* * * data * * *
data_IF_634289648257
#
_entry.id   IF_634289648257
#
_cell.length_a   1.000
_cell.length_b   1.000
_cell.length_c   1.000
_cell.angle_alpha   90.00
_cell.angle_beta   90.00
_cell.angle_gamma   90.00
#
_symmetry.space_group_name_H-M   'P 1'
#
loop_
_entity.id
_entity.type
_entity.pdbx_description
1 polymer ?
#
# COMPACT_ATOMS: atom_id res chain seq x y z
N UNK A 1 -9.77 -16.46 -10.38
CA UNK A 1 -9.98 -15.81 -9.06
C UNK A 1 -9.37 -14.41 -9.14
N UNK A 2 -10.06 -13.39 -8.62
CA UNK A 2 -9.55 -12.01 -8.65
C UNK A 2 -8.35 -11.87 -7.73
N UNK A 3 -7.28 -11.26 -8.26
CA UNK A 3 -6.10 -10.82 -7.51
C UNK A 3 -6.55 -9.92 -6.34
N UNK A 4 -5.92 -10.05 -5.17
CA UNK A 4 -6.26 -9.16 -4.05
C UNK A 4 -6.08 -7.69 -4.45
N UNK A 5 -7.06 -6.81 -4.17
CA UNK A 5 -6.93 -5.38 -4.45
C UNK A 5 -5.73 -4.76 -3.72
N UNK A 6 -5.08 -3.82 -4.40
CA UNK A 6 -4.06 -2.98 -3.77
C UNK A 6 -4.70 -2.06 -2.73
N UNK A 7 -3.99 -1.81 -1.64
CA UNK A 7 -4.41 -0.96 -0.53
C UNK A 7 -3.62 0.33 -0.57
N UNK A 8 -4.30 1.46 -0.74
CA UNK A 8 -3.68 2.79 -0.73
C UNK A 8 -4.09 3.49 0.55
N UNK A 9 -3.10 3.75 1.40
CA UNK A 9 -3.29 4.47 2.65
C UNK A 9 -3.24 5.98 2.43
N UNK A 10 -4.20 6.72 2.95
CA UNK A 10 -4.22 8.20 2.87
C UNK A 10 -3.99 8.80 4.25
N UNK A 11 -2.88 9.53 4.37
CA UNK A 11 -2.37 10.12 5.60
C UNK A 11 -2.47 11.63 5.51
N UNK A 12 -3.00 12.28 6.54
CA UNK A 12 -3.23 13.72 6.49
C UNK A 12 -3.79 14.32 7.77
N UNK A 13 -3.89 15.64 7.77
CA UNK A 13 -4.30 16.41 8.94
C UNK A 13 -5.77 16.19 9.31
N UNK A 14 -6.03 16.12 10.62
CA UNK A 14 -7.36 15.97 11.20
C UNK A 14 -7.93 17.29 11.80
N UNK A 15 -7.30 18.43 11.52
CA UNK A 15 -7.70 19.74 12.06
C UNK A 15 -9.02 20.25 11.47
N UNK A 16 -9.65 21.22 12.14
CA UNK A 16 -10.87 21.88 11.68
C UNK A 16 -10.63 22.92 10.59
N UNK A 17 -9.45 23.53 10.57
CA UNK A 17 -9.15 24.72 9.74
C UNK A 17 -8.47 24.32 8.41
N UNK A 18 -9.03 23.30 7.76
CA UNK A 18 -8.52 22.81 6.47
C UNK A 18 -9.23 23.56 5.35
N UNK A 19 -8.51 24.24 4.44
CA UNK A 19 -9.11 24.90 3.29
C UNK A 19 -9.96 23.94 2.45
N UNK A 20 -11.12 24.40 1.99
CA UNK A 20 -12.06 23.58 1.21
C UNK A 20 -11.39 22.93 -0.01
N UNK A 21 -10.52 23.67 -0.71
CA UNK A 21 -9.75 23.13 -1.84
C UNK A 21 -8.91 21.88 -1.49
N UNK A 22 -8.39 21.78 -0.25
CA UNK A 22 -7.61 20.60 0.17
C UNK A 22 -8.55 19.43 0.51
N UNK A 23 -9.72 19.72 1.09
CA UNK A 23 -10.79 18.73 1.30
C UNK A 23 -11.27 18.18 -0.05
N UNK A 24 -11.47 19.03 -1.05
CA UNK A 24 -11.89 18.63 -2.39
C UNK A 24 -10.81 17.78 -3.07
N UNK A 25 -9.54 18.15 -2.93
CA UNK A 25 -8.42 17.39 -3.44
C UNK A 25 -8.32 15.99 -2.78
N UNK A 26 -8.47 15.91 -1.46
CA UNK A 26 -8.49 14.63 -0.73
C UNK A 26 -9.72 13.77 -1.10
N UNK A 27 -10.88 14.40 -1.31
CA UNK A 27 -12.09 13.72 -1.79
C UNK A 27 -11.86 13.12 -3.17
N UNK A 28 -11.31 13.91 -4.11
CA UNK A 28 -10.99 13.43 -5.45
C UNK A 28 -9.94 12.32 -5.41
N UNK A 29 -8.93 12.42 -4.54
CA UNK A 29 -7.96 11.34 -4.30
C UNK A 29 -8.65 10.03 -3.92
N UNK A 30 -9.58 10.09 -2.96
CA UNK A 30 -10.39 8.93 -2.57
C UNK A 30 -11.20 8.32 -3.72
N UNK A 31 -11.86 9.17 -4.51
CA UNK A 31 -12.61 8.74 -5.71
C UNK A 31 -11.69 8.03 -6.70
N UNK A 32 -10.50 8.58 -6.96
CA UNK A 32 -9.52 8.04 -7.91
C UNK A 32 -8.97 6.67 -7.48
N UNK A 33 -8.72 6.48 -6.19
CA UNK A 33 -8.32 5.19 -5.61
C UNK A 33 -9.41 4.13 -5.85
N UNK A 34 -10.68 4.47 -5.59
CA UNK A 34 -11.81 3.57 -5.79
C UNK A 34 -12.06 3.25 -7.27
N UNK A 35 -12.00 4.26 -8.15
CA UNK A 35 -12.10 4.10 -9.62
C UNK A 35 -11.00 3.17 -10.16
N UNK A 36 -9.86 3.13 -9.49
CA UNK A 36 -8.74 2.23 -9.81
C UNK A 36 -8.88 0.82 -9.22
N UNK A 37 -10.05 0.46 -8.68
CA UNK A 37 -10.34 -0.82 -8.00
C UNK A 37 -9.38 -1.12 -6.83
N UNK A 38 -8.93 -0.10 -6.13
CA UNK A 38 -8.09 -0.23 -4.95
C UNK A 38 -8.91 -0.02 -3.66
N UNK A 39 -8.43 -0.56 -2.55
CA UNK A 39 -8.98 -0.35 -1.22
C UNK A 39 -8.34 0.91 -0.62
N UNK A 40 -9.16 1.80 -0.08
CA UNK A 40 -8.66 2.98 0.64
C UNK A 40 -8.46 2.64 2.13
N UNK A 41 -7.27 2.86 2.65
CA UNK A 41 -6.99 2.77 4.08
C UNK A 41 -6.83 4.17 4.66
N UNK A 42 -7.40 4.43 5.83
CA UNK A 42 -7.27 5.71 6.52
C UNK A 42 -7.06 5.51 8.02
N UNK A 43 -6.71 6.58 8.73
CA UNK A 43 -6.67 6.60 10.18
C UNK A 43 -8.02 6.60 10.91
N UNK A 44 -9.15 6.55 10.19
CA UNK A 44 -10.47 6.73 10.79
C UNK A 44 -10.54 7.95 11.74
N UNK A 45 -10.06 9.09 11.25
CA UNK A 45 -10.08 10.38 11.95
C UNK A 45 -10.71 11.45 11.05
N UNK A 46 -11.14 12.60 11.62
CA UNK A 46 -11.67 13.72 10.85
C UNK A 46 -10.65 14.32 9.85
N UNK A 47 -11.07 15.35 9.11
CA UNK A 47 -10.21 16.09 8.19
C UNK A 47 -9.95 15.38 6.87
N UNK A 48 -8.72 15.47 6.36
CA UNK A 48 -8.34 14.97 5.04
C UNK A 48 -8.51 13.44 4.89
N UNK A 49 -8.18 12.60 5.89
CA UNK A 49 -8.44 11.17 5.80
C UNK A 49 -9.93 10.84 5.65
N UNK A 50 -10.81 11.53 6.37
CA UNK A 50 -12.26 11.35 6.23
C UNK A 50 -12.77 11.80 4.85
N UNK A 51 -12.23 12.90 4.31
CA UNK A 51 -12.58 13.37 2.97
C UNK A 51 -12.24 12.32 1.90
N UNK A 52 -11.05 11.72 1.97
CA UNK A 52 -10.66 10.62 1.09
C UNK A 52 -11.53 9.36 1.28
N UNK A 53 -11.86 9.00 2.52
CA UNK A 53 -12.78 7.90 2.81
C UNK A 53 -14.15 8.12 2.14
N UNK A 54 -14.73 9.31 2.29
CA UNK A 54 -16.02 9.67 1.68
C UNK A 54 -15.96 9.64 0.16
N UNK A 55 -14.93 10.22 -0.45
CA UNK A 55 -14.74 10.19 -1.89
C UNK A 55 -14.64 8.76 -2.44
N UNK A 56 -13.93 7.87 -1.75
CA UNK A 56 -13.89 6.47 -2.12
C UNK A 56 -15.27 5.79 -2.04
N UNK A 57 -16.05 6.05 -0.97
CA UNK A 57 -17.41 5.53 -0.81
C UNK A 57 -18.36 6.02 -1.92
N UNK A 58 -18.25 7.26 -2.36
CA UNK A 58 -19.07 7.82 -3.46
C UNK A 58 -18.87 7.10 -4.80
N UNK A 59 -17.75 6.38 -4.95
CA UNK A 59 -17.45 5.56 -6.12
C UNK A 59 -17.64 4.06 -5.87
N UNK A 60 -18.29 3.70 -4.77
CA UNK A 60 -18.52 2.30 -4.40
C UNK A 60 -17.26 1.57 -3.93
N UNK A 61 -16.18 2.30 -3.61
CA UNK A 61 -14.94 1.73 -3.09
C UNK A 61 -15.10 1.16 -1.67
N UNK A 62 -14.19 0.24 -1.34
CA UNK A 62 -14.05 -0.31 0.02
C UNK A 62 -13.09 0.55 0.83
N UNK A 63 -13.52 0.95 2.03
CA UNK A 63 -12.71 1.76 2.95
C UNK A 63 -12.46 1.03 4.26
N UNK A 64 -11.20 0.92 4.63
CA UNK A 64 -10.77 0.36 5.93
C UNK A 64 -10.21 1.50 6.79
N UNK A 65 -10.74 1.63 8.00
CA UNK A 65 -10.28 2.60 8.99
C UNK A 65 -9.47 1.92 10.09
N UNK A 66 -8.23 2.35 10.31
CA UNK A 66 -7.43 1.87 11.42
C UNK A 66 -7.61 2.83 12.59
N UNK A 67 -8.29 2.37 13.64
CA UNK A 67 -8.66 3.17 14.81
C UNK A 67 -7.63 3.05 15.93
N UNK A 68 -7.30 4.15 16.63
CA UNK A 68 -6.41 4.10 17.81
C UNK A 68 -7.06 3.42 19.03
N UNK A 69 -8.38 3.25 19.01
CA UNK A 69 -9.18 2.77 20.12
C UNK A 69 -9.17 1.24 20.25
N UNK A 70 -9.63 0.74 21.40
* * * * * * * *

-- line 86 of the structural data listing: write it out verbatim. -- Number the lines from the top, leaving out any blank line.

C UNK A 22 -8.55 19.43 0.51